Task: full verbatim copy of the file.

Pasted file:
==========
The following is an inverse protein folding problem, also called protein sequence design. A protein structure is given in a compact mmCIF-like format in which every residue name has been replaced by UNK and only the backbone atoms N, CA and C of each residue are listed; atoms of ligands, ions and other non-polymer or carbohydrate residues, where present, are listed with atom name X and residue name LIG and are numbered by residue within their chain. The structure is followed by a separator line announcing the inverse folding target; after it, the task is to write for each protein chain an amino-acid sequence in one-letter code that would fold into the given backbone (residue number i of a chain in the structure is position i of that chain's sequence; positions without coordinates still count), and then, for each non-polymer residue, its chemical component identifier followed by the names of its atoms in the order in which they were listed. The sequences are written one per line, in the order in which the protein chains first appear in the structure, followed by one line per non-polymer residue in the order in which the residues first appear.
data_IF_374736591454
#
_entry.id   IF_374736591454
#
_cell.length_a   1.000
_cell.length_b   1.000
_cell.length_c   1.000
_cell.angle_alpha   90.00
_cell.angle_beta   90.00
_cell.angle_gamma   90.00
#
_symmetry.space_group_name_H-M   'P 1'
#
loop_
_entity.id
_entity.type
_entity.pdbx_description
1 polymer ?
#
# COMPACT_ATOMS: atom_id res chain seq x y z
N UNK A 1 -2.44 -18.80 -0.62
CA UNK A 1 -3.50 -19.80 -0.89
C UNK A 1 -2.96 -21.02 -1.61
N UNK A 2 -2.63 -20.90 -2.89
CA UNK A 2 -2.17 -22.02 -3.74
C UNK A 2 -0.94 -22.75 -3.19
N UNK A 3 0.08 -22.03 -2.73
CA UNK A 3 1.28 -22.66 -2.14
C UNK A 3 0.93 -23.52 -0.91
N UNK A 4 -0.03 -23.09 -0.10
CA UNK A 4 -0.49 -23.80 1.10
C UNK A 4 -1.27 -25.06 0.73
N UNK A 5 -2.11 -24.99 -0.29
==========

The following is an inverse protein folding problem, also called protein sequence design. A protein structure is given in a compact mmCIF-like format in which every residue name has been replaced by UNK and only the backbone atoms N, CA and C of each residue are listed; atoms of ligands, ions and other non-polymer or carbohydrate residues, where present, are listed with atom name X and residue name LIG and are numbered by residue within their chain. The structure is followed by a separator line announcing the inverse folding target; after it, the task is to write for each protein chain an amino-acid sequence in one-letter code that would fold into the given backbone (residue number i of a chain in the structure is position i of that chain's sequence; positions without coordinates still count), and then, for each non-polymer residue, its chemical component identifier followed by the names of its atoms in the order in which they were listed. The sequences are written one per line, in the order in which the protein chains first appear in the structure, followed by one line per non-polymer residue in the order in which the residues first appear.
data_IF_374736591454
#
_entry.id   IF_374736591454
#
_cell.length_a   1.000
_cell.length_b   1.000
_cell.length_c   1.000
_cell.angle_alpha   90.00
_cell.angle_beta   90.00
_cell.angle_gamma   90.00
#
_symmetry.space_group_name_H-M   'P 1'
#
loop_
_entity.id
_entity.type
_entity.pdbx_description
1 polymer ?
#
# COMPACT_ATOMS: atom_id res chain seq x y z
N UNK A 1 -2.44 -18.80 -0.62
CA UNK A 1 -3.50 -19.80 -0.89
C UNK A 1 -2.96 -21.02 -1.61
N UNK A 2 -2.63 -20.90 -2.89
CA UNK A 2 -2.17 -22.02 -3.74
C UNK A 2 -0.94 -22.75 -3.19
N UNK A 3 0.08 -22.03 -2.73
CA UNK A 3 1.28 -22.66 -2.14
C UNK A 3 0.93 -23.52 -0.91
N UNK A 4 -0.03 -23.09 -0.10
CA UNK A 4 -0.49 -23.80 1.10
C UNK A 4 -1.27 -25.06 0.73
N UNK A 5 -2.11 -24.99 -0.29